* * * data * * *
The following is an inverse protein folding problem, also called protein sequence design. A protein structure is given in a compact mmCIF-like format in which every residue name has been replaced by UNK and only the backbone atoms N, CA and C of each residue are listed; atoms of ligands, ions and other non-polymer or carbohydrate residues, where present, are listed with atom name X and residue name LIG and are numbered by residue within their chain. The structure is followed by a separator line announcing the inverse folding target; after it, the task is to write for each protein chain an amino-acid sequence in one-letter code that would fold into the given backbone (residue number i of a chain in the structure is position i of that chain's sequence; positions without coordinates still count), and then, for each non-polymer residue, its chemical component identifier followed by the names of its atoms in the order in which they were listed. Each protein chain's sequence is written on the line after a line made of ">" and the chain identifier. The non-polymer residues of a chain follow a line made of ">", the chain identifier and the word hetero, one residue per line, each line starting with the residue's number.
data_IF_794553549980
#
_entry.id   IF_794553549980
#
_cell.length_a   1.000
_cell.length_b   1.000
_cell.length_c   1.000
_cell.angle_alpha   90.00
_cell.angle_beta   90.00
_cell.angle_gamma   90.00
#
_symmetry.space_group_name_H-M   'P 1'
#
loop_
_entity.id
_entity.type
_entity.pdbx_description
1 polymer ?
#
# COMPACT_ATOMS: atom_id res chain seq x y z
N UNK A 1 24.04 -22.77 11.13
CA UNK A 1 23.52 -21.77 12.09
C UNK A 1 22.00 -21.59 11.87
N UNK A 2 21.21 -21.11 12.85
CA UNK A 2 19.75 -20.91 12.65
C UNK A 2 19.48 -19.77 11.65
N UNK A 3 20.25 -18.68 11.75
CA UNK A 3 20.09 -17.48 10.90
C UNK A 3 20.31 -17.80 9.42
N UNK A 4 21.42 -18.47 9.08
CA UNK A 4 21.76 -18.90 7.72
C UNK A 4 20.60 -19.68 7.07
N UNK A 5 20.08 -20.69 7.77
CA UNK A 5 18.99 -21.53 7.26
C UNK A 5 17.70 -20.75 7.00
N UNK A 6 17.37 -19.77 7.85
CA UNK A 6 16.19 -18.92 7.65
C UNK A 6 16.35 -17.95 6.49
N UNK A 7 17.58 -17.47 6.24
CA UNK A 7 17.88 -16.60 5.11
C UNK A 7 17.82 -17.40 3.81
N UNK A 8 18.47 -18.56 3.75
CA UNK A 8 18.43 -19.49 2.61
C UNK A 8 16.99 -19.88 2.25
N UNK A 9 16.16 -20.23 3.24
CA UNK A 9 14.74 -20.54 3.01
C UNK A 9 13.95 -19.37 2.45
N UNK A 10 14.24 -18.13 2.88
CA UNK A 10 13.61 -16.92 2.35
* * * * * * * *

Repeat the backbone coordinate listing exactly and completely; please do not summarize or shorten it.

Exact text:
The following is an inverse protein folding problem, also called protein sequence design. A protein structure is given in a compact mmCIF-like format in which every residue name has been replaced by UNK and only the backbone atoms N, CA and C of each residue are listed; atoms of ligands, ions and other non-polymer or carbohydrate residues, where present, are listed with atom name X and residue name LIG and are numbered by residue within their chain. The structure is followed by a separator line announcing the inverse folding target; after it, the task is to write for each protein chain an amino-acid sequence in one-letter code that would fold into the given backbone (residue number i of a chain in the structure is position i of that chain's sequence; positions without coordinates still count), and then, for each non-polymer residue, its chemical component identifier followed by the names of its atoms in the order in which they were listed. Each protein chain's sequence is written on the line after a line made of ">" and the chain identifier. The non-polymer residues of a chain follow a line made of ">", the chain identifier and the word hetero, one residue per line, each line starting with the residue's number.
data_IF_794553549980
#
_entry.id   IF_794553549980
#
_cell.length_a   1.000
_cell.length_b   1.000
_cell.length_c   1.000
_cell.angle_alpha   90.00
_cell.angle_beta   90.00
_cell.angle_gamma   90.00
#
_symmetry.space_group_name_H-M   'P 1'
#
loop_
_entity.id
_entity.type
_entity.pdbx_description
1 polymer ?
#
# COMPACT_ATOMS: atom_id res chain seq x y z
N UNK A 1 24.04 -22.77 11.13
CA UNK A 1 23.52 -21.77 12.09
C UNK A 1 22.00 -21.59 11.87
N UNK A 2 21.21 -21.11 12.85
CA UNK A 2 19.75 -20.91 12.65
C UNK A 2 19.48 -19.77 11.65
N UNK A 3 20.25 -18.68 11.75
CA UNK A 3 20.09 -17.48 10.90
C UNK A 3 20.31 -17.80 9.42
N UNK A 4 21.42 -18.47 9.08
CA UNK A 4 21.76 -18.90 7.72
C UNK A 4 20.60 -19.68 7.07
N UNK A 5 20.08 -20.69 7.77
CA UNK A 5 18.99 -21.53 7.26
C UNK A 5 17.70 -20.75 7.00
N UNK A 6 17.37 -19.77 7.85
CA UNK A 6 16.19 -18.92 7.65
C UNK A 6 16.35 -17.95 6.49
N UNK A 7 17.58 -17.47 6.24
CA UNK A 7 17.88 -16.60 5.11
C UNK A 7 17.82 -17.40 3.81
N UNK A 8 18.47 -18.56 3.75
CA UNK A 8 18.43 -19.49 2.61
C UNK A 8 16.99 -19.88 2.25
N UNK A 9 16.16 -20.23 3.24
CA UNK A 9 14.74 -20.54 3.01
C UNK A 9 13.95 -19.37 2.45
N UNK A 10 14.24 -18.13 2.88
CA UNK A 10 13.61 -16.92 2.35